The Public Sector Pension Investment Board of Canada may increase its fixed income holdings, while the Massachusetts Pension Reserves Investment Management Board is weighing whether to internalise some of its investment team.
These are just some of the topics raised in the final session of the Fiduciary Investors Symposium at Harvard University this week. Both pension funds said they want resilient portfolios that can weather all environments.
“I’m focusing on portfolio construction,” Eduard Van Gelderen, chief investment officer of PSP Investments told delegates. So we don’t have “this enormous position in equity-like investments but (instead) have an all-weather type of portfolio.”
Van Gelderen, who has been in the top investment job since August 2018, said the mindset within the C$168 billion pension fund has to change to create a more robust portfolio. He said for the last 10 to 15 years the investment team has been under pressure to deploy capital, but they now need to become more liability aware as members approach retirement.
“We’ve had to speak to all the different asset classes about this,” he said. We’ve had to “convince them that sometimes it’s in the best interest of the total fund not to do an equity-like investment but do more of a fixed income-like investment.”
Michael Trotsky, CIO of the $75 billion Boston-based Mass PRIM, said they have been slowly reducing their equity allocation to 39 per cent of the portfolio versus 50 per cent a few years ago. He said about 6 per cent has been invested in a so-called put spread collar program to help manage volatility.
“We’ve been gradually de-risking the fund based on the longevity of this cycle since the downturn, valuations are getting higher and there is a ton of geopolitical uncertainty,” he said on the panel. “I have to say that politics is what makes me lose sleep.”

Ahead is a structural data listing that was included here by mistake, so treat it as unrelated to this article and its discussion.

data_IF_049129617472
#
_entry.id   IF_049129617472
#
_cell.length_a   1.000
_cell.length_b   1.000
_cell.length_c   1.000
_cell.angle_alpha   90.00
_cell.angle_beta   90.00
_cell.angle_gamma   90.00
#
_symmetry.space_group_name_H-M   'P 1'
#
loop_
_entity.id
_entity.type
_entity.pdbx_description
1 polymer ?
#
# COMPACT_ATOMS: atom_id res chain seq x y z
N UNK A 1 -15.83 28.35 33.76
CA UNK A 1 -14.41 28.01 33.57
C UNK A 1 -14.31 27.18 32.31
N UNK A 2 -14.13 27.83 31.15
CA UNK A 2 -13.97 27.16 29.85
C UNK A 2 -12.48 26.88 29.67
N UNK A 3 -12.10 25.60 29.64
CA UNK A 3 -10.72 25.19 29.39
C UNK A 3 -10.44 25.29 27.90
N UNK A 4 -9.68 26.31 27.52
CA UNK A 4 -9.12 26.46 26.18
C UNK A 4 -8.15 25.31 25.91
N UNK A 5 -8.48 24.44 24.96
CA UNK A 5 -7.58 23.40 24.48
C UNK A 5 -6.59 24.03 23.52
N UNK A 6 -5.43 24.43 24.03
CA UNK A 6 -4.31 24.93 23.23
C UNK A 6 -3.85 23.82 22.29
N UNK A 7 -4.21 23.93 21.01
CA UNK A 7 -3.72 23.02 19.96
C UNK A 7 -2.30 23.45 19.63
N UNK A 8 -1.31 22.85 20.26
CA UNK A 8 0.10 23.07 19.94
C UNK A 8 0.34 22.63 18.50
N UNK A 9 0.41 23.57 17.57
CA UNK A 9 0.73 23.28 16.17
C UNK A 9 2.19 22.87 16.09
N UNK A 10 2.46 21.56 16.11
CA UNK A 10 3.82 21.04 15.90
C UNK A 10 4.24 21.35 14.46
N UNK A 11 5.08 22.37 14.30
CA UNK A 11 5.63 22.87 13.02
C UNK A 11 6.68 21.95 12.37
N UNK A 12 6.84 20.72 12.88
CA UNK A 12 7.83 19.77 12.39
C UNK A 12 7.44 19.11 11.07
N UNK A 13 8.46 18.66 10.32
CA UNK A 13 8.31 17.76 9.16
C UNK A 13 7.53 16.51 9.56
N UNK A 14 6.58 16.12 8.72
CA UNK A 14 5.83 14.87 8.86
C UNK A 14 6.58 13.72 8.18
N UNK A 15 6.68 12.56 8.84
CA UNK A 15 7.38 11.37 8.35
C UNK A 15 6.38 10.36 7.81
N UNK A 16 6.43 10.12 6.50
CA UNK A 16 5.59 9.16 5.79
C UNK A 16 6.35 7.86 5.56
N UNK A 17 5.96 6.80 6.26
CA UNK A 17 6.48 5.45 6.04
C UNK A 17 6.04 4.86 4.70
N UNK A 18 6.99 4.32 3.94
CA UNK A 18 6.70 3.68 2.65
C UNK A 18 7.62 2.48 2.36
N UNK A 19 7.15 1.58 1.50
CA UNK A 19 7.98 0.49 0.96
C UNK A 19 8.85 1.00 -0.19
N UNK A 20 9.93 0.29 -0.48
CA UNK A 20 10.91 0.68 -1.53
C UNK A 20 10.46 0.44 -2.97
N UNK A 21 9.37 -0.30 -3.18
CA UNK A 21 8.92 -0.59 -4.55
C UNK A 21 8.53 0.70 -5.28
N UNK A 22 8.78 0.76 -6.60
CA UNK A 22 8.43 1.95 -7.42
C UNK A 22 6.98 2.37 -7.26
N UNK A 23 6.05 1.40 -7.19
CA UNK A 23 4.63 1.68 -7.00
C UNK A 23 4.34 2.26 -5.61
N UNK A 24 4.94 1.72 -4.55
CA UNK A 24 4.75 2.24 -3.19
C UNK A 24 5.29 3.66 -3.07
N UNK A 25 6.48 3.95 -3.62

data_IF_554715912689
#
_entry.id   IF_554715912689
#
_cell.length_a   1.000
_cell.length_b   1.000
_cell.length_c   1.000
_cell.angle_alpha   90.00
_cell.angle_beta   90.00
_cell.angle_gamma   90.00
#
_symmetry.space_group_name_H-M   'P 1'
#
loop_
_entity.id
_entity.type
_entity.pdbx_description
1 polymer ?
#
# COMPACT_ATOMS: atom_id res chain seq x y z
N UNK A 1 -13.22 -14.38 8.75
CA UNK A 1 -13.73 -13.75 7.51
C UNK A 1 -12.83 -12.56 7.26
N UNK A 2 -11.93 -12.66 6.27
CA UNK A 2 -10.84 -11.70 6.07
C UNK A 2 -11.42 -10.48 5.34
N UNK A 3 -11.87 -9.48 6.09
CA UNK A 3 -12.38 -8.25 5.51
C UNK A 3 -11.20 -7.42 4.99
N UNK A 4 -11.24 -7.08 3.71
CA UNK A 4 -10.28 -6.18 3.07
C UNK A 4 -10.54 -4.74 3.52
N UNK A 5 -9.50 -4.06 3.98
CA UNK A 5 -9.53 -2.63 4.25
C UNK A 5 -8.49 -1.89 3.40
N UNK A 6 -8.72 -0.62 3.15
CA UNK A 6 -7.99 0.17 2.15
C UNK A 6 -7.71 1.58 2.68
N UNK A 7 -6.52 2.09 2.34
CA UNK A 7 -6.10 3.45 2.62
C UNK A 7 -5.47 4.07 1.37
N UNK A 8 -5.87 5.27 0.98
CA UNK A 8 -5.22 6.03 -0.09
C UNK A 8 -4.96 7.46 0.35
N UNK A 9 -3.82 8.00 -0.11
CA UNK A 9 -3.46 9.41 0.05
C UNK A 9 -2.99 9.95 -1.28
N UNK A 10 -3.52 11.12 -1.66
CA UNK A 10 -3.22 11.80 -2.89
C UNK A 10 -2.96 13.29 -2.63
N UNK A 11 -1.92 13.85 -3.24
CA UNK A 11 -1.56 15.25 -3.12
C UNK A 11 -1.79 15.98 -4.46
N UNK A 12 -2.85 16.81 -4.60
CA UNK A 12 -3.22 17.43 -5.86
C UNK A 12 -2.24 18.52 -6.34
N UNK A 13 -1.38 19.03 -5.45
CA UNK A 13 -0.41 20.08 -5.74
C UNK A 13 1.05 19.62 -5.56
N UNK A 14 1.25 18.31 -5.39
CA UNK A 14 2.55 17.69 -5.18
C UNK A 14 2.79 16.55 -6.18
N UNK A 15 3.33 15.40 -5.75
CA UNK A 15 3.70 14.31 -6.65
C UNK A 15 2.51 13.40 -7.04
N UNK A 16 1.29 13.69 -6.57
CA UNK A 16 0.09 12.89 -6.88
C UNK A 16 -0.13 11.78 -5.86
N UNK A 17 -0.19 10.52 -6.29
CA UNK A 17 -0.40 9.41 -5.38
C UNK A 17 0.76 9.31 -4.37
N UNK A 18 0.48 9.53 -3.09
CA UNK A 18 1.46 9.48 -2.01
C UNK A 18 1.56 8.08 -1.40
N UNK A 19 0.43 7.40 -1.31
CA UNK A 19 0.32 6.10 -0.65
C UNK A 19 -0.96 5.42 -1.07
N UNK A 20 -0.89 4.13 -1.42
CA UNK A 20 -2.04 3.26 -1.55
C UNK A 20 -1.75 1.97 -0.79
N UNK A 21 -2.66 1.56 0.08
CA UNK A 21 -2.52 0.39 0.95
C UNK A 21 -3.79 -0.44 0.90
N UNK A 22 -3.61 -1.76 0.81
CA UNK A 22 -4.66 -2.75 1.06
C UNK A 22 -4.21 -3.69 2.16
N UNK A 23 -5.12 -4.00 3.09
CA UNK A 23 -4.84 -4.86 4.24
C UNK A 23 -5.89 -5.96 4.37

About 40 per cent of the fund is invested in alternatives including private equity, private debt, real estate and timberland. They also use hedge funds to help counter their large equity risk premia. While almost all of their assets are managed externally, Trotsky said they make look at bring some capabilities in-house as they do more direct investing.
“We are contemplating internal management,” he said. “In Boston we have access to a great financial workforce. We’ve been able to raise our pay scale enough to attract those kind of people so you will see us do more and more.”
He added that doing more direct investing was a “major thrust” for the pension fund.
“We pioneered direct hedge funds, direct in the sense that we have no fund-of-fund managers,” he said. “We are also contemplating a seating platform and in real estate we are doing more and more direct, it’s easiest for us to go direct.”
Niina Bergring, CIO of the €3.5 billion Veritas Pensionforsakring in Finland, also spoke on the panel. She said all investors, including themselves, need to conduct more research into what the future may look like from a risk and returns perspective.
“Future studies are very difficult,” Bergring said. “We need to have a systems-thinking, multi-disciplinary research group that can go out and research anything that is relevant for our investments over a five, 10, 20-year horizon. That is what we should all be building.”